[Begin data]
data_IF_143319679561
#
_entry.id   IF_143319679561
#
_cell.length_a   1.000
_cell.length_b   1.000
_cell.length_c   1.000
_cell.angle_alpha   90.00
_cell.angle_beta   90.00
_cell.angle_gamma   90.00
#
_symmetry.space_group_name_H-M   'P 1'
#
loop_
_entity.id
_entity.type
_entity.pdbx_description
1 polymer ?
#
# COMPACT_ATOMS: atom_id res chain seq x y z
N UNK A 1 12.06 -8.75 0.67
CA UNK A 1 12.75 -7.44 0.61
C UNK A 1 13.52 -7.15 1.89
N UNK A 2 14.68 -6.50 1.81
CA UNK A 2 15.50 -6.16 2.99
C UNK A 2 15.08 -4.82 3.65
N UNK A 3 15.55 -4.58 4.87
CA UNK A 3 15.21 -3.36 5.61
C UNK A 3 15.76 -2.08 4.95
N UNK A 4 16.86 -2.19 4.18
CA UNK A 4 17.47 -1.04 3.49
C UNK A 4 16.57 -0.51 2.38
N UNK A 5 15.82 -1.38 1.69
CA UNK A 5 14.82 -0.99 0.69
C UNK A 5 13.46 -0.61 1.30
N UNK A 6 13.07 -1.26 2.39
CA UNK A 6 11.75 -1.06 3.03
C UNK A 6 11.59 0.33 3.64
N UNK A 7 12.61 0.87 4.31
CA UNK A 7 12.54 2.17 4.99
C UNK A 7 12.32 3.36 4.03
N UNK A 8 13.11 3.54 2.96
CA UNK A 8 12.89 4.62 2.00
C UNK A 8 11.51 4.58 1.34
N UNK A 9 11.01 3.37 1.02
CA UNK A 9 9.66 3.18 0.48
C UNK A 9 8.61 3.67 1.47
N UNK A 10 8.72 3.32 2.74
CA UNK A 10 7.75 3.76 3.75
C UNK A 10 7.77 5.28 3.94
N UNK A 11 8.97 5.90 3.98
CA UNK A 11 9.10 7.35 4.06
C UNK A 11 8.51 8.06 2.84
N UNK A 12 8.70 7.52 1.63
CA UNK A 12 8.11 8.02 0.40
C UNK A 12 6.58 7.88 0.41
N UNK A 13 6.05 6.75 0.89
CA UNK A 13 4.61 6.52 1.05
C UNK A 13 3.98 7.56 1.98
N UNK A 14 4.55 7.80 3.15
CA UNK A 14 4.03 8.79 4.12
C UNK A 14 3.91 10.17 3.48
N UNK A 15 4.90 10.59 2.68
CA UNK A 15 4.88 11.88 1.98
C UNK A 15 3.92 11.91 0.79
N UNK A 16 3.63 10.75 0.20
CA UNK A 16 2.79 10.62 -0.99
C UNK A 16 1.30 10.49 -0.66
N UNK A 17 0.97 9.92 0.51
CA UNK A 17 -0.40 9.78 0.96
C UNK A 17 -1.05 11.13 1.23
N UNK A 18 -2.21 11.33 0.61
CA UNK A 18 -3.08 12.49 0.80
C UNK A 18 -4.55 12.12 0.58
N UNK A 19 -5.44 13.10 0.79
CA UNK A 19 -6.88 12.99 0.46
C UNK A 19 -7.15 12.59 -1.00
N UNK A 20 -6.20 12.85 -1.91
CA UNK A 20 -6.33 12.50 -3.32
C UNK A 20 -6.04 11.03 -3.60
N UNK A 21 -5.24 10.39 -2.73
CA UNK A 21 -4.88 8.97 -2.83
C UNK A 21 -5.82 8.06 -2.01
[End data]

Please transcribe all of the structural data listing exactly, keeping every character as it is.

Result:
data_IF_143319679561
#
_entry.id   IF_143319679561
#
_cell.length_a   1.000
_cell.length_b   1.000
_cell.length_c   1.000
_cell.angle_alpha   90.00
_cell.angle_beta   90.00
_cell.angle_gamma   90.00
#
_symmetry.space_group_name_H-M   'P 1'
#
loop_
_entity.id
_entity.type
_entity.pdbx_description
1 polymer ?
#
# COMPACT_ATOMS: atom_id res chain seq x y z
N UNK A 1 12.06 -8.75 0.67
CA UNK A 1 12.75 -7.44 0.61
C UNK A 1 13.52 -7.15 1.89
N UNK A 2 14.68 -6.50 1.81
CA UNK A 2 15.50 -6.16 2.99
C UNK A 2 15.08 -4.82 3.65
N UNK A 3 15.55 -4.58 4.87
CA UNK A 3 15.21 -3.36 5.61
C UNK A 3 15.76 -2.08 4.95
N UNK A 4 16.86 -2.19 4.18
CA UNK A 4 17.47 -1.04 3.49
C UNK A 4 16.57 -0.51 2.38
N UNK A 5 15.82 -1.38 1.69
CA UNK A 5 14.82 -0.99 0.69
C UNK A 5 13.46 -0.61 1.30
N UNK A 6 13.07 -1.26 2.39
CA UNK A 6 11.75 -1.06 3.03
C UNK A 6 11.59 0.33 3.64
N UNK A 7 12.61 0.87 4.31
CA UNK A 7 12.54 2.17 4.99
C UNK A 7 12.32 3.36 4.03
N UNK A 8 13.11 3.54 2.96
CA UNK A 8 12.89 4.62 2.00
C UNK A 8 11.51 4.58 1.34
N UNK A 9 11.01 3.37 1.02
CA UNK A 9 9.66 3.18 0.48
C UNK A 9 8.61 3.67 1.47
N UNK A 10 8.72 3.32 2.74
CA UNK A 10 7.75 3.76 3.75
C UNK A 10 7.77 5.28 3.94
N UNK A 11 8.97 5.90 3.98
CA UNK A 11 9.10 7.35 4.06
C UNK A 11 8.51 8.06 2.84
N UNK A 12 8.70 7.52 1.63
CA UNK A 12 8.11 8.02 0.40
C UNK A 12 6.58 7.88 0.41
N UNK A 13 6.05 6.75 0.89
CA UNK A 13 4.61 6.52 1.05
C UNK A 13 3.98 7.56 1.98
N UNK A 14 4.55 7.80 3.15
CA UNK A 14 4.03 8.79 4.12
C UNK A 14 3.91 10.17 3.48
N UNK A 15 4.90 10.59 2.68
CA UNK A 15 4.88 11.88 1.98
C UNK A 15 3.92 11.91 0.79
N UNK A 16 3.63 10.75 0.20
CA UNK A 16 2.79 10.62 -0.99
C UNK A 16 1.30 10.49 -0.66
N UNK A 17 0.97 9.92 0.51
CA UNK A 17 -0.40 9.78 0.96
C UNK A 17 -1.05 11.13 1.23
N UNK A 18 -2.21 11.33 0.61
CA UNK A 18 -3.08 12.49 0.80
C UNK A 18 -4.55 12.12 0.58
N UNK A 19 -5.44 13.10 0.79
CA UNK A 19 -6.88 12.99 0.46
C UNK A 19 -7.15 12.59 -1.00
N UNK A 20 -6.20 12.85 -1.91
CA UNK A 20 -6.33 12.50 -3.32
C UNK A 20 -6.04 11.03 -3.60
N UNK A 21 -5.24 10.39 -2.73
CA UNK A 21 -4.88 8.97 -2.83
C UNK A 21 -5.82 8.06 -2.01